Resettling a Chinese village: a longitudinal study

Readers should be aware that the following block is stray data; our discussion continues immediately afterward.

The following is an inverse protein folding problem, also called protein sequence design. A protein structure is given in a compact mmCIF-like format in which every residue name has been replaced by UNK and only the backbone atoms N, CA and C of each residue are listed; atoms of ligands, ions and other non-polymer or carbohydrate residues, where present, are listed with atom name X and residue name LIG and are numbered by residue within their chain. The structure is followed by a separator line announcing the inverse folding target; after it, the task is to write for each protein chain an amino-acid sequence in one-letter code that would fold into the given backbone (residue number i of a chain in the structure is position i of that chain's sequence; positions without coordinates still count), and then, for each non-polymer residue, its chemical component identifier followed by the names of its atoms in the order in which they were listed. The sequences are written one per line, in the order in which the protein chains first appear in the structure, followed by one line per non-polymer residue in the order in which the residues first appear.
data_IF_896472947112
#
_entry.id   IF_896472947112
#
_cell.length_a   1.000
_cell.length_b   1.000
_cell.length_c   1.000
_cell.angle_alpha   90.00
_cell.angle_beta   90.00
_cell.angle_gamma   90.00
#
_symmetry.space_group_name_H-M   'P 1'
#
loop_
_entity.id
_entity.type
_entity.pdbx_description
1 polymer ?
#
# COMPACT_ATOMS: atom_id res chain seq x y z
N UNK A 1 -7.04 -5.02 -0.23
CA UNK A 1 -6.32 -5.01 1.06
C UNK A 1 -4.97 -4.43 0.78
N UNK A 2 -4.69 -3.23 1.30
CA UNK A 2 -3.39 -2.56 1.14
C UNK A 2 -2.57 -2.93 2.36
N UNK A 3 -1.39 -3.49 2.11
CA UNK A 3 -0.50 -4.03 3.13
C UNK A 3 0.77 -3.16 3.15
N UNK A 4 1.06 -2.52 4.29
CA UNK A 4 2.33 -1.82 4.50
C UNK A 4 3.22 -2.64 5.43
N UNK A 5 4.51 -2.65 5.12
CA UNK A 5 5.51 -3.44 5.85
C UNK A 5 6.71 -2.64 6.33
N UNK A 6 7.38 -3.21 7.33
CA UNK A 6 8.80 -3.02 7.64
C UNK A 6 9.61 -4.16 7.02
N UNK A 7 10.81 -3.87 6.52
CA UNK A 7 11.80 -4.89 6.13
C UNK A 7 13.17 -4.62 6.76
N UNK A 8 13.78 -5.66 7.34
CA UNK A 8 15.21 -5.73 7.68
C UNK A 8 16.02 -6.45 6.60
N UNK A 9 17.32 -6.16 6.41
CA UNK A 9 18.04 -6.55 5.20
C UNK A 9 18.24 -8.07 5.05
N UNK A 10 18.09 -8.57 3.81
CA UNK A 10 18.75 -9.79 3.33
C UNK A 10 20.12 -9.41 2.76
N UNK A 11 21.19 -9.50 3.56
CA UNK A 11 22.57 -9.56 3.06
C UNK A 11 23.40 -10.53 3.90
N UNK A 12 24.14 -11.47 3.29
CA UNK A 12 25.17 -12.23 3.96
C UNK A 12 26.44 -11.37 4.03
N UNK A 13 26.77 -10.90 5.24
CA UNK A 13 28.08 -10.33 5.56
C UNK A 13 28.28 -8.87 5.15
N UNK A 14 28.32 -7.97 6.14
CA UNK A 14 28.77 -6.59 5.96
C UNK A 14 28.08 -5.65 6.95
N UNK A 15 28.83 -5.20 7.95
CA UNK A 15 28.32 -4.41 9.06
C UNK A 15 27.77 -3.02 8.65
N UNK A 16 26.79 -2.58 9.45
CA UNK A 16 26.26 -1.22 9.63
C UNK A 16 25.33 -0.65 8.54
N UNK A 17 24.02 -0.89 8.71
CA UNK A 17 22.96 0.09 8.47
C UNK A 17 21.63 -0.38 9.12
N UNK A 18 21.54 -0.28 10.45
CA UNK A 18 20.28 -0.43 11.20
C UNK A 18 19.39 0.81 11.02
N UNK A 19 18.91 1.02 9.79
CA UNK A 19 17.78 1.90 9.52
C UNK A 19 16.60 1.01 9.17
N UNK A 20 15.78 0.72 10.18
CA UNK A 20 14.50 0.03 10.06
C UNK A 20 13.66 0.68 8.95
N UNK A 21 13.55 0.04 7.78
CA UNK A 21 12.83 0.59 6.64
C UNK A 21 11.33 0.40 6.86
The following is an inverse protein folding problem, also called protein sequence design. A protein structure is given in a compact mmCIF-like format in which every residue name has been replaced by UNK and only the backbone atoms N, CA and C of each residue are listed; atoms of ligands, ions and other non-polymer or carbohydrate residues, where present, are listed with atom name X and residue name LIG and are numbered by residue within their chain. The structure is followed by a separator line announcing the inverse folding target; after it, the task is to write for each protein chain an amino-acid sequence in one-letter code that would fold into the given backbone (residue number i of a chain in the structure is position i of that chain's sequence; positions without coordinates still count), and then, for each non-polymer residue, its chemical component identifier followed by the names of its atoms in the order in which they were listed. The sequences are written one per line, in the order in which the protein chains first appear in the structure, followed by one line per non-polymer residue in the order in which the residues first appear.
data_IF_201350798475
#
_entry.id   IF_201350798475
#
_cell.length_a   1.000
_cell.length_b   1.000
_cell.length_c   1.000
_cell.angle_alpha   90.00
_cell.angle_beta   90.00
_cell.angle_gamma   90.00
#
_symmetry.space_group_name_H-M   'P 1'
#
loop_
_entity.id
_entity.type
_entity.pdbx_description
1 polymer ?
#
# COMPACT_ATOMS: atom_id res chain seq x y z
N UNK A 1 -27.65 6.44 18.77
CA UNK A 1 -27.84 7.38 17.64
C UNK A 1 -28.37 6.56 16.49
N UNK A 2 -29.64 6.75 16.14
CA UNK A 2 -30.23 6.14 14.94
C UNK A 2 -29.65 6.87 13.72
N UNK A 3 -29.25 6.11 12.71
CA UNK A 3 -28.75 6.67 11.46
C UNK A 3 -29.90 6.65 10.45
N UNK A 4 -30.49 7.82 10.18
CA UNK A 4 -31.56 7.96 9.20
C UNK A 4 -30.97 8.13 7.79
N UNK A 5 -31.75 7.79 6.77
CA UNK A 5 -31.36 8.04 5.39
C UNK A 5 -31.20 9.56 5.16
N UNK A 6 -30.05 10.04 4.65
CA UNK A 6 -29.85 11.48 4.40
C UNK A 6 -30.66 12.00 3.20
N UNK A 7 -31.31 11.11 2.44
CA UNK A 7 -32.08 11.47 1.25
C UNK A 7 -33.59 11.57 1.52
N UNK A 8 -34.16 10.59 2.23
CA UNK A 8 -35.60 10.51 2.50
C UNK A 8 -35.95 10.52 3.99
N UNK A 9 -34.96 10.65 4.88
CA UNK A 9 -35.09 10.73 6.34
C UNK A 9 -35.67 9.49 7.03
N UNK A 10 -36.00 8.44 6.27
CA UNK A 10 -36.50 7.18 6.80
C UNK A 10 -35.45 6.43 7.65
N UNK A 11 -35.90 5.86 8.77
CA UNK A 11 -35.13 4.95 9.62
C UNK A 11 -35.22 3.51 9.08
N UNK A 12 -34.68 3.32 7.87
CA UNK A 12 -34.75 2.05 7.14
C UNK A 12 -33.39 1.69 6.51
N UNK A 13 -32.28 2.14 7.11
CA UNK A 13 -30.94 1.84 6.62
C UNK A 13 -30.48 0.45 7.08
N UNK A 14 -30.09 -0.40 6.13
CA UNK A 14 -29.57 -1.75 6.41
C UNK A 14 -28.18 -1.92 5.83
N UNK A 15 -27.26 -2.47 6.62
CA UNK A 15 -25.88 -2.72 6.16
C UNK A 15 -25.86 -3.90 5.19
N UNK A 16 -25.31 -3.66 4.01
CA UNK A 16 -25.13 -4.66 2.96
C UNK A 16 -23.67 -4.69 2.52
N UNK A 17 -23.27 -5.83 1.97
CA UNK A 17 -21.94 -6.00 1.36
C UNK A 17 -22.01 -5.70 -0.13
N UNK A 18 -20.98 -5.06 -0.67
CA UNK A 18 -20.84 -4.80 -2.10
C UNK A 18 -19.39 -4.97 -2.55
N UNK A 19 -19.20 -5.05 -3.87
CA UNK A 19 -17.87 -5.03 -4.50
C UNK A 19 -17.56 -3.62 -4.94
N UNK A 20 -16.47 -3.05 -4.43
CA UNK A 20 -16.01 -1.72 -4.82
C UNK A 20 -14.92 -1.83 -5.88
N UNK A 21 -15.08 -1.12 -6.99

By the 1950s, Singapore was already covered by settlements (Humphre)', 1985). Demolition of the settlements to make room for public housing was unavoidable. Between 1961 and 1984, more than 230,000 households were resettled (Wong and Yeh, 1985: 316), taking up more than 40 per cent of public-housing flats built in the same period. An overwhelming majority of resettled households opted to purchase the 99year leasehold on public-housing flats, reaching more than 90 per cent in the mid-1980s (Wong and Yeh, 1985: 318). By 1990, only 28,000 people were estimated to require resettlement. Thus a very significant proportion of households in public housing are either resettled in their entirety or have one or both spouses originally from resettled families. Having to adjust to standardized flats from different house-forms and different environments is, therefore, a widely shared experience for a substantial number of Singaporeans.